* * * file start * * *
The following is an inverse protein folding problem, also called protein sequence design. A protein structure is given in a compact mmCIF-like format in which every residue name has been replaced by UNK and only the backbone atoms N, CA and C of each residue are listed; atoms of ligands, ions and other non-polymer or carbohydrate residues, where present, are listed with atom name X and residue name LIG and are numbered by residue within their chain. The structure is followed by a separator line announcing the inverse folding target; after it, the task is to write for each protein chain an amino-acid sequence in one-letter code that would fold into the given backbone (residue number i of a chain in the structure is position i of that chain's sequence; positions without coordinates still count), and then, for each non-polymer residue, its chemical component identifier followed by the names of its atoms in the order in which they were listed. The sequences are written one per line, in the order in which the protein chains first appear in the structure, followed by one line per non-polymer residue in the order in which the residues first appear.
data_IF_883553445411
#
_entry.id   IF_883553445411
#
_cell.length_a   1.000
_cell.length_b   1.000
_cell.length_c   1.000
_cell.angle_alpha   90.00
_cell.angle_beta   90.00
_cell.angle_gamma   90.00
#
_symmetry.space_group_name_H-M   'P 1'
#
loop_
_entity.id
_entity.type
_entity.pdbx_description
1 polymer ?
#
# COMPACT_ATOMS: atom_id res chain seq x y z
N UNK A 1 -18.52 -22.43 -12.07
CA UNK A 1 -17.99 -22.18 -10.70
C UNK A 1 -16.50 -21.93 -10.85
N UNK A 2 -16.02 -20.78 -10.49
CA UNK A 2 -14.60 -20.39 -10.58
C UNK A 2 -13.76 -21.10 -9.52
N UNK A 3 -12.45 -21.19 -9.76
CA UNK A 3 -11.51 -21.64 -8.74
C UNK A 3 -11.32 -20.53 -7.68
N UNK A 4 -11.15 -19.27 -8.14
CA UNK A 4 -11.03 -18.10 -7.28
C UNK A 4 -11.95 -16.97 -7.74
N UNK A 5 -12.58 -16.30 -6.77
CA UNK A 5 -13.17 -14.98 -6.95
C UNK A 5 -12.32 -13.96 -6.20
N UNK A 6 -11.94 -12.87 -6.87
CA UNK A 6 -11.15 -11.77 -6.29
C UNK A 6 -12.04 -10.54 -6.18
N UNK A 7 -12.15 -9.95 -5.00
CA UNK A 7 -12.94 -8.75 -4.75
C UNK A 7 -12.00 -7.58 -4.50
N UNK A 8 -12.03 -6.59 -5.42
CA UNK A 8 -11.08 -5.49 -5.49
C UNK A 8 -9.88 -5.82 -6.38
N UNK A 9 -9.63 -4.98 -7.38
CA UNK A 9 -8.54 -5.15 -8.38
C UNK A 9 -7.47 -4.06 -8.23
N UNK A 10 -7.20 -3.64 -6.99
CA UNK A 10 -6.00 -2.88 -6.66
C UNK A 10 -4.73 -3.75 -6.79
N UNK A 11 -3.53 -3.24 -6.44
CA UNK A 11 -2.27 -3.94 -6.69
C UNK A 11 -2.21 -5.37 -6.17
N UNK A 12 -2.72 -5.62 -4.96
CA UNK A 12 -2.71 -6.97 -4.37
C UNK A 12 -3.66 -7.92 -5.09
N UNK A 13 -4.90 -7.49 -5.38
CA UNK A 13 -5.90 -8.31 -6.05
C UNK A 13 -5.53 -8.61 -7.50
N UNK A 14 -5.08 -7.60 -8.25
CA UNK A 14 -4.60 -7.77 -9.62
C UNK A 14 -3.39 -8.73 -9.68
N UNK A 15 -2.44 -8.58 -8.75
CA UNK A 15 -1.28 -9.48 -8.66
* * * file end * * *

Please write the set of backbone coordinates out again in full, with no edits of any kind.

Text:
The following is an inverse protein folding problem, also called protein sequence design. A protein structure is given in a compact mmCIF-like format in which every residue name has been replaced by UNK and only the backbone atoms N, CA and C of each residue are listed; atoms of ligands, ions and other non-polymer or carbohydrate residues, where present, are listed with atom name X and residue name LIG and are numbered by residue within their chain. The structure is followed by a separator line announcing the inverse folding target; after it, the task is to write for each protein chain an amino-acid sequence in one-letter code that would fold into the given backbone (residue number i of a chain in the structure is position i of that chain's sequence; positions without coordinates still count), and then, for each non-polymer residue, its chemical component identifier followed by the names of its atoms in the order in which they were listed. The sequences are written one per line, in the order in which the protein chains first appear in the structure, followed by one line per non-polymer residue in the order in which the residues first appear.
data_IF_883553445411
#
_entry.id   IF_883553445411
#
_cell.length_a   1.000
_cell.length_b   1.000
_cell.length_c   1.000
_cell.angle_alpha   90.00
_cell.angle_beta   90.00
_cell.angle_gamma   90.00
#
_symmetry.space_group_name_H-M   'P 1'
#
loop_
_entity.id
_entity.type
_entity.pdbx_description
1 polymer ?
#
# COMPACT_ATOMS: atom_id res chain seq x y z
N UNK A 1 -18.52 -22.43 -12.07
CA UNK A 1 -17.99 -22.18 -10.70
C UNK A 1 -16.50 -21.93 -10.85
N UNK A 2 -16.02 -20.78 -10.49
CA UNK A 2 -14.60 -20.39 -10.58
C UNK A 2 -13.76 -21.10 -9.52
N UNK A 3 -12.45 -21.19 -9.76
CA UNK A 3 -11.51 -21.64 -8.74
C UNK A 3 -11.32 -20.53 -7.68
N UNK A 4 -11.15 -19.27 -8.14
CA UNK A 4 -11.03 -18.10 -7.28
C UNK A 4 -11.95 -16.97 -7.74
N UNK A 5 -12.58 -16.30 -6.77
CA UNK A 5 -13.17 -14.98 -6.95
C UNK A 5 -12.32 -13.96 -6.20
N UNK A 6 -11.94 -12.87 -6.87
CA UNK A 6 -11.15 -11.77 -6.29
C UNK A 6 -12.04 -10.54 -6.18
N UNK A 7 -12.15 -9.95 -5.00
CA UNK A 7 -12.94 -8.75 -4.75
C UNK A 7 -12.00 -7.58 -4.50
N UNK A 8 -12.03 -6.59 -5.42
CA UNK A 8 -11.08 -5.49 -5.49
C UNK A 8 -9.88 -5.82 -6.38
N UNK A 9 -9.63 -4.98 -7.38
CA UNK A 9 -8.54 -5.15 -8.38
C UNK A 9 -7.47 -4.06 -8.23
N UNK A 10 -7.20 -3.64 -6.99
CA UNK A 10 -6.00 -2.88 -6.66
C UNK A 10 -4.73 -3.75 -6.79
N UNK A 11 -3.53 -3.24 -6.44
CA UNK A 11 -2.27 -3.94 -6.69
C UNK A 11 -2.21 -5.37 -6.17
N UNK A 12 -2.72 -5.62 -4.96
CA UNK A 12 -2.71 -6.97 -4.37
C UNK A 12 -3.66 -7.92 -5.09
N UNK A 13 -4.90 -7.49 -5.38
CA UNK A 13 -5.90 -8.31 -6.05
C UNK A 13 -5.53 -8.61 -7.50
N UNK A 14 -5.08 -7.60 -8.25
CA UNK A 14 -4.60 -7.77 -9.62
C UNK A 14 -3.39 -8.73 -9.68
N UNK A 15 -2.44 -8.58 -8.75
CA UNK A 15 -1.28 -9.48 -8.66